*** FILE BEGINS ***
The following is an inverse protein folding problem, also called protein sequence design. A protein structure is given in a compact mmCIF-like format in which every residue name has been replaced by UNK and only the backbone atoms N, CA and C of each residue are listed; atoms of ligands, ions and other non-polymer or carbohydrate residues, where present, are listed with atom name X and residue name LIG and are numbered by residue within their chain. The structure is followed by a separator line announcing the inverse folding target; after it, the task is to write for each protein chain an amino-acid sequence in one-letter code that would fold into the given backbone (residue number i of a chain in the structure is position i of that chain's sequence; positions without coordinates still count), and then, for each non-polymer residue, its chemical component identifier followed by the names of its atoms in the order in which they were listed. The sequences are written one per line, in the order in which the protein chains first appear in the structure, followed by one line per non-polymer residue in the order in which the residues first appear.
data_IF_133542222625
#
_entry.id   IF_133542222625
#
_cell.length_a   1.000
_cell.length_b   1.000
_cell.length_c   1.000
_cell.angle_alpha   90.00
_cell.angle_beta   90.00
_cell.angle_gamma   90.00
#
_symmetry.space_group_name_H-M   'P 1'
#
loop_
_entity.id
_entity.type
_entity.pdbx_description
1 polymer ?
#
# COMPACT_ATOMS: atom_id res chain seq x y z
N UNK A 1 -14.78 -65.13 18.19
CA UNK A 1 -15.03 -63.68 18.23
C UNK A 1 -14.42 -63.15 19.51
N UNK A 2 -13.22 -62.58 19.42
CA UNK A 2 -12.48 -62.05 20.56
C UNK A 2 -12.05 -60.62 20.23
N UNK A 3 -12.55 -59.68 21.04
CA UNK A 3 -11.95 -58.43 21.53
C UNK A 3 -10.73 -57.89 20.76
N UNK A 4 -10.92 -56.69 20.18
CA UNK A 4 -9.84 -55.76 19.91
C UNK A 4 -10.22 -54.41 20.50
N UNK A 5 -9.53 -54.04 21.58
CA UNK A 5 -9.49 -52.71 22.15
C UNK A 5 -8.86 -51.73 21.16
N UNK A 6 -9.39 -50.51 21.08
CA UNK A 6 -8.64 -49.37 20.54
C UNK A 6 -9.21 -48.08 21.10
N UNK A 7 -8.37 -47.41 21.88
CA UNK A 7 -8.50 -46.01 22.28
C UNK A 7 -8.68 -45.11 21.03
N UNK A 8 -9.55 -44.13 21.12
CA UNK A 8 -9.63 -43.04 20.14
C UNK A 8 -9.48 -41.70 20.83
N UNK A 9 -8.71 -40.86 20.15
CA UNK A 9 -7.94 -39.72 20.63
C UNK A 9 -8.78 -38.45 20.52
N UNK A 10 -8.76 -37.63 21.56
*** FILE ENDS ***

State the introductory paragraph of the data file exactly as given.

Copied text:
The following is an inverse protein folding problem, also called protein sequence design. A protein structure is given in a compact mmCIF-like format in which every residue name has been replaced by UNK and only the backbone atoms N, CA and C of each residue are listed; atoms of ligands, ions and other non-polymer or carbohydrate residues, where present, are listed with atom name X and residue name LIG and are numbered by residue within their chain. The structure is followed by a separator line announcing the inverse folding target; after it, the task is to write for each protein chain an amino-acid sequence in one-letter code that would fold into the given backbone (residue number i of a chain in the structure is position i of that chain's sequence; positions without coordinates still count), and then, for each non-polymer residue, its chemical component identifier followed by the names of its atoms in the order in which they were listed. The sequences are written one per line, in the order in which the protein chains first appear in the structure, followed by one line per non-polymer residue in the order in which the residues first appear.